That defeat by Ireland
When the cricket World Cup started just over one week ago, the West Indies, despite the hopes, the dreams of their most ardent supporters that they could win it, the odds were against them doing so.
The betting odds suggested that the former champions would not win it, and that they probably would not even make it past the first round, even though there are seven teams in that round, even though four would go through, and that among the seven, were one ranked way below the West Indies and two from the second rung of cricket.
The one team below the West Indies was Zimbabwe, the two associate teams were Ireland and United Arab Emirates, and those were the three teams expected to miss the quarter-finals.
The fancied four, or the anointed four, were expected to be South Africa, India, Pakistan, and the West Indies.
The best-laid plans of mice and men often go astray, however, and the West Indies were soundly beaten by Ireland by four wickets with 4.1 overs to spare, and that after batting second and after plundering 307 in 45.5 overs.
To the world, especially to most West Indians, that was an upset, a surprise or a shock. To Warren Deutron, however, the CEO of Ireland's cricket, speaking a few days before the World Cup started, it was not.
"Anything less than a quarter-final spot would be a disappointment for Ireland", he said.
"I don't see it as an upset. I don't like the words minnows, associates and upsets," said captain William Porter after the event, "We came to win."
And from their West Indian coach, Phil Simmons, uncle of Lendl Simmons, came, "It's the best I've seen the guys play so far."
Whatever it was, even taking into account their recent and more recent performances around the world, and the narrow escape of South Africa versus Zimbabwe, New Zealand versus Scotland, and the UAE versus Zimbabwe, it was disappointing and embarrassing.
It certainly has been the most embarrassing performance since 1969, when the Irish dismissed a West Indian team for 25 in their first innings of a drawn match, and since Kenya defeated the West Indies in the 1996 World Cup.
And the ease with which Ireland delivered the blow was impressive.
The West Indies, sent to bat, were 87 for five on a perfect pitch in a lovely little ground in New Zealand, through the brilliant batting of Lendl Simmons and Darren Sammy, 102 and 89, they recovered to 304 for seven, and then Ireland went to town.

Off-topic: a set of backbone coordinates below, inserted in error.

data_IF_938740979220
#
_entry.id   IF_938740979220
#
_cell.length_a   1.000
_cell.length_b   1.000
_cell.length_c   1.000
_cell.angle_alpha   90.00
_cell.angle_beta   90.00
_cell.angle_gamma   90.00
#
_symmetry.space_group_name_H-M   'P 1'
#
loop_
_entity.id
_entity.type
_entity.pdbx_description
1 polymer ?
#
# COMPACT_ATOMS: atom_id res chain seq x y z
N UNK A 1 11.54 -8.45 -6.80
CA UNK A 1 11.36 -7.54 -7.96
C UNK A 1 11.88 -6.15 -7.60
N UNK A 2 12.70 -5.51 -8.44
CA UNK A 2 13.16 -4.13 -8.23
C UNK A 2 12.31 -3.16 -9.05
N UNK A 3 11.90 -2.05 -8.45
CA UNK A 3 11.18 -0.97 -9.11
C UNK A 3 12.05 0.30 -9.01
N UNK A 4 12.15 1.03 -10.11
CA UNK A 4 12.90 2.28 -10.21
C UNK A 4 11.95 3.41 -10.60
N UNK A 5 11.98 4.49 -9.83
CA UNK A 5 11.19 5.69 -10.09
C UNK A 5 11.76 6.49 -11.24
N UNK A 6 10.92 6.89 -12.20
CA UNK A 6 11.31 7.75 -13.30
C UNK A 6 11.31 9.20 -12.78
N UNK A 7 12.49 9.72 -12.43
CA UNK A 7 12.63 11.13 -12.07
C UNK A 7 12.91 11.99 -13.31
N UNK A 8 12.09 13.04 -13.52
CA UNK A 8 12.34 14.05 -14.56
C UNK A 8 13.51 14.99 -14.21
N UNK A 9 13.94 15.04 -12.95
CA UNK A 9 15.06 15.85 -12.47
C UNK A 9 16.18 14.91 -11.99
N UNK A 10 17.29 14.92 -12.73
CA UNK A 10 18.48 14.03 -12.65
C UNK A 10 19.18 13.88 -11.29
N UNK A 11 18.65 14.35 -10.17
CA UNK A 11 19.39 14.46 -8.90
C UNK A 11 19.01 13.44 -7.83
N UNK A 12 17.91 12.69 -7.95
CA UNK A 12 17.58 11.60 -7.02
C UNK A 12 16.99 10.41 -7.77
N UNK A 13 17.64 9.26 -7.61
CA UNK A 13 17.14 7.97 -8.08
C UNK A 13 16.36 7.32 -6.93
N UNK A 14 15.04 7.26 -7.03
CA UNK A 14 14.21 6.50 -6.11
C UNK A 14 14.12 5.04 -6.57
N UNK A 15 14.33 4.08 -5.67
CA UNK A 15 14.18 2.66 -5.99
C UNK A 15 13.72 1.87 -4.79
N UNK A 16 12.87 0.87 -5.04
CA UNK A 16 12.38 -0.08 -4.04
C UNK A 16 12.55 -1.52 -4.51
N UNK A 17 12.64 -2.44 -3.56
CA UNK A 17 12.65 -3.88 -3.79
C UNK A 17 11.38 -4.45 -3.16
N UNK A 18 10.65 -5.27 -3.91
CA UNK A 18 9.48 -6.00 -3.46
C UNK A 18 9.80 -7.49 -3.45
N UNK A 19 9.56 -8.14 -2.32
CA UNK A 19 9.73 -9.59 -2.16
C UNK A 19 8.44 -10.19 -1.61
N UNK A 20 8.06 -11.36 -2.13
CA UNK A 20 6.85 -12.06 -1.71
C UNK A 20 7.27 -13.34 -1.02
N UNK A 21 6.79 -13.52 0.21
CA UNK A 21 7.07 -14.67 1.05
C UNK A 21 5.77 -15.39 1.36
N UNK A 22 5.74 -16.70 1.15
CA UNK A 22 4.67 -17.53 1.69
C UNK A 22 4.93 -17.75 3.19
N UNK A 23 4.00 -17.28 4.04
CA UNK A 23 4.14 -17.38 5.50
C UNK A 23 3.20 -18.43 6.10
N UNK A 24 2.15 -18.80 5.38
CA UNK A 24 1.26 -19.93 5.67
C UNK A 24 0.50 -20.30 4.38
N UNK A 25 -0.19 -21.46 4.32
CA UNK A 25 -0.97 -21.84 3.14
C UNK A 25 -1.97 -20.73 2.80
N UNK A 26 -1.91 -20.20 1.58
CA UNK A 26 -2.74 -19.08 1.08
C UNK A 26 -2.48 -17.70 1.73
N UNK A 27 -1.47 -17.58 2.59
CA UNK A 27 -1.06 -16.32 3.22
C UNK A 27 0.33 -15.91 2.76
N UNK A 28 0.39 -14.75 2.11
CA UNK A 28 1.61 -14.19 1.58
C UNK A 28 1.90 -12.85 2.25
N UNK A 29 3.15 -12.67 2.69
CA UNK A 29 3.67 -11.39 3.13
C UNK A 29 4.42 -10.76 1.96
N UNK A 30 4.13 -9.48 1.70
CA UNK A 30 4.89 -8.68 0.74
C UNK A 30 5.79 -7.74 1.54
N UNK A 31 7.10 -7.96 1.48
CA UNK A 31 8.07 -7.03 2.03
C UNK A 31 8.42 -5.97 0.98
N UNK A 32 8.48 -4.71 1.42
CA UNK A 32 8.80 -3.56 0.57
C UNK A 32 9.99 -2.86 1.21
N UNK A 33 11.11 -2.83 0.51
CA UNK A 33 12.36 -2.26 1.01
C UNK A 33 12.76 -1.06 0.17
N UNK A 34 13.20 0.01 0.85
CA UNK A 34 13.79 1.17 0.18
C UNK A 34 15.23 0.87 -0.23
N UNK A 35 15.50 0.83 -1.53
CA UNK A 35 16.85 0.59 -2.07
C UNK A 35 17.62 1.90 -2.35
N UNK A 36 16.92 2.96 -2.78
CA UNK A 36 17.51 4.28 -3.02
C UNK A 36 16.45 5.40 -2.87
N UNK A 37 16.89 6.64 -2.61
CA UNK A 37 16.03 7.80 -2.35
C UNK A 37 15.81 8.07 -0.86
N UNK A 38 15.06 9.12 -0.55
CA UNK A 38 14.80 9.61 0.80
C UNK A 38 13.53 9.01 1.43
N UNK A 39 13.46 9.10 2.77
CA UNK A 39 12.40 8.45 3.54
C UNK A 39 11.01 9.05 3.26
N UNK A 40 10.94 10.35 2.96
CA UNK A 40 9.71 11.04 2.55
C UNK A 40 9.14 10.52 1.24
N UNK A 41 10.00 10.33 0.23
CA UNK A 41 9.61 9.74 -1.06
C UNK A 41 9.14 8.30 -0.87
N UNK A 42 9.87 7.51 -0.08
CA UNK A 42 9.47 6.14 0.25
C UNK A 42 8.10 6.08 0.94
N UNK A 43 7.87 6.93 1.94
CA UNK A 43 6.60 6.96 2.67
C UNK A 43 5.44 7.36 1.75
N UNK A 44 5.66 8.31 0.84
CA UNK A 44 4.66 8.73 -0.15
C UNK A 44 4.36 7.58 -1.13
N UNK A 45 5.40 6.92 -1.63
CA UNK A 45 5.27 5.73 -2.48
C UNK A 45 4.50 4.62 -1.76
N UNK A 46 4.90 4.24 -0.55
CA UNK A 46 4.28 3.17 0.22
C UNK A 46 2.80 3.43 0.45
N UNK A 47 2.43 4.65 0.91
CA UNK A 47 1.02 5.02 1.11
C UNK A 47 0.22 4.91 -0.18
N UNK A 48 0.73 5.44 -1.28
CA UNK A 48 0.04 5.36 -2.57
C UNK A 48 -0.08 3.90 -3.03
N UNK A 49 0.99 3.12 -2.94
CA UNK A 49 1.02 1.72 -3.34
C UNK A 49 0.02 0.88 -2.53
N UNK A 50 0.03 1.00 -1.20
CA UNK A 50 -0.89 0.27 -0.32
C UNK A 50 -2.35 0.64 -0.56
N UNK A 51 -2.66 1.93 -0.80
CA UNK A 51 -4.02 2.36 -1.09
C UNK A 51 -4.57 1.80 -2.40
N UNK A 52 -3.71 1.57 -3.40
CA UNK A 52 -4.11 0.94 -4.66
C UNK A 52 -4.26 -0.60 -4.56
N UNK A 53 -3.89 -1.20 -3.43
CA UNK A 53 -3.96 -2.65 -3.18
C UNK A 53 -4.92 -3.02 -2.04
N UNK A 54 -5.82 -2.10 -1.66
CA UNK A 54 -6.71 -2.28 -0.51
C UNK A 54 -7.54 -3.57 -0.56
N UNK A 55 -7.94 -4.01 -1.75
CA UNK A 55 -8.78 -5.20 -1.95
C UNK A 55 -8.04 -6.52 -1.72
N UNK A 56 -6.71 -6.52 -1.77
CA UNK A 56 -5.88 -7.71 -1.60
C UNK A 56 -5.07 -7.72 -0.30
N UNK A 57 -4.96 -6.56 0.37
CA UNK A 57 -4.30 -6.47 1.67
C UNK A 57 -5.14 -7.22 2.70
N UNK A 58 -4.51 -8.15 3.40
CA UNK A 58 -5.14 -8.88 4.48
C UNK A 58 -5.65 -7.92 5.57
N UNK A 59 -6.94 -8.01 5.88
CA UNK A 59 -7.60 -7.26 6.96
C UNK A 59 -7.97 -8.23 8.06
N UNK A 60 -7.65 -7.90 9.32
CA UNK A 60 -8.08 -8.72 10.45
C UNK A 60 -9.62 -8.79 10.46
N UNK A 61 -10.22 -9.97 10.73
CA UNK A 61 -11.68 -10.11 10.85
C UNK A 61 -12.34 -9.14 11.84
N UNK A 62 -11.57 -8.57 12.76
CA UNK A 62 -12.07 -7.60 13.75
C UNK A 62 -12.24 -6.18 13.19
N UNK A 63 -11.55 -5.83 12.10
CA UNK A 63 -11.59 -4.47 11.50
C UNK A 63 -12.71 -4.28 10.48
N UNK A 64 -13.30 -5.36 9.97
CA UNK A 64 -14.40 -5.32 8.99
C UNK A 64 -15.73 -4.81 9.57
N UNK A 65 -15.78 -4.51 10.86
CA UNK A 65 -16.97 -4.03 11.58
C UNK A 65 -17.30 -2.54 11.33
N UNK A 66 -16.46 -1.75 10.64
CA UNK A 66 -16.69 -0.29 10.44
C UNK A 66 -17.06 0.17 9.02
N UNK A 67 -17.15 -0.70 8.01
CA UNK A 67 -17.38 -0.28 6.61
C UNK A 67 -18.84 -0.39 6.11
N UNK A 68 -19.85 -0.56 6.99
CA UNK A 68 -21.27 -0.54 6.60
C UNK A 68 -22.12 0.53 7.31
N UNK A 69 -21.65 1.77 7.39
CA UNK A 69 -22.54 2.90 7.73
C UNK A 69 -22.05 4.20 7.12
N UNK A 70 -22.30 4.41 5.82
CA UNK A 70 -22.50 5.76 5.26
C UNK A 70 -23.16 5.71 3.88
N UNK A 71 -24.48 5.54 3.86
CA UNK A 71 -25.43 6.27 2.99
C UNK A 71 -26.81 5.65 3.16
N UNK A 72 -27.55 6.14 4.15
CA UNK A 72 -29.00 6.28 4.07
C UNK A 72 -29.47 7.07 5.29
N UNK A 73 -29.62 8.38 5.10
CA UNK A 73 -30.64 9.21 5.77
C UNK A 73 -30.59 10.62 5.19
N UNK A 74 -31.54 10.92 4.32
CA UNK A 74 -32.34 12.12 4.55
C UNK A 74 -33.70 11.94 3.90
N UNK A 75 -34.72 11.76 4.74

Porterfield and Paul Sterling set the pace with a sizzling opening stand of 71, and after Porterfield was dismissed in the 14th over, Sterling, Ed Joyce and Niall O'Brien dominated the proceedings with crisp, authentic and brilliant stroke play while scoring 92, 84, and 79 not out and cruising to 273 for two for a comfortable victory.
The West Indies, playing a quartet of pacers, in comparison to Ireland's use of spin bowlers, paid the price as their pacers - Kemar Roach, Jason Holder, Jerome Taylor, and Sammy - were taken to the cleaners with the batsmen cutting, hooking and pulling with disdain.
It was such that Ian Bishop, the former West Indian pacer, who was doing commentary at the time, was moved to comment: "It is like taking candies from the hands of a baby," and later on, as Ireland stormed to victory, "Boundaries are flying fast here at Saxon Oval."
Whatever it was, whether it was a surprise, an upset, or a shocker, or whether it was an indication of the relative strength of the teams, it was an embarrassment, especially that the West Indies, apparently living in the past, selected four pacers and not one slow bowler, and during action, to see Darren Bravo committing the cardinal sin of running himself out after watching the ball, to see Denesh Ramdin batting ahead of Simmons, and to see Chris Gayle bowling his long-forgotten off-spin as the West Indies desperately looked for help.
And remembering my experiences of the Irish, it was particularly embarrassing to me.
I remember while covering the West Indies tour to England in 1976, at the start of the West Indies march to glory, I went to Dublin for the tour match against Ireland, and when I got to the ground on the morning of the match, I was asked to join the guys on radio for the pre-lunch session.
"Why," I asked?
"We need someone to explain to the listeners what is meant if and when we talk about things like byes and no-balls, leg byes and leg before wickets," was the reply.
proud of work
Later that evening, I went downstairs to dinner, I saw two West Indians, Vanburn Holder - who earlier in the day had taken six Irish wickets - and Bernard Julien at a table, and I joined them.
Shortly afterwards, a middle-aged waiter came across, and as he took the orders, he asked us where were we from.
"From the West Indies," Holder replied with a smile, probably proud of his morning's work.
"So what are you doing here?" asked the waiter.
"Playing cricket," replied Holder.
"Cricket, cricket here in Ireland," asked the astonished waiter.
That was 39 years ago, and although Ireland defeated Pakistan at Sabina Park in the 2007 World Cup, and England in Bangalore in the 2011 World Cup, I still remember that evening in the Gretna Green Hotel and the waiter's words; "Cricket, cricket in Ireland?"
The West Indies are still to play Pakistan, Zimbabwe, South Africa, India, and the UAE, and they may make it through. But if they did not beat Pakistan on Saturday (Friday might local time), the loss to Ireland will be remembered for a long, long time, probably for ever, more so if they fail to reach the quarter-finals, which now seems, thanks to Ireland, a forlorn hope, a distant dream.
Editor's note: Tony Becca's column was written before the West Indies beat Pakistan on Friday night.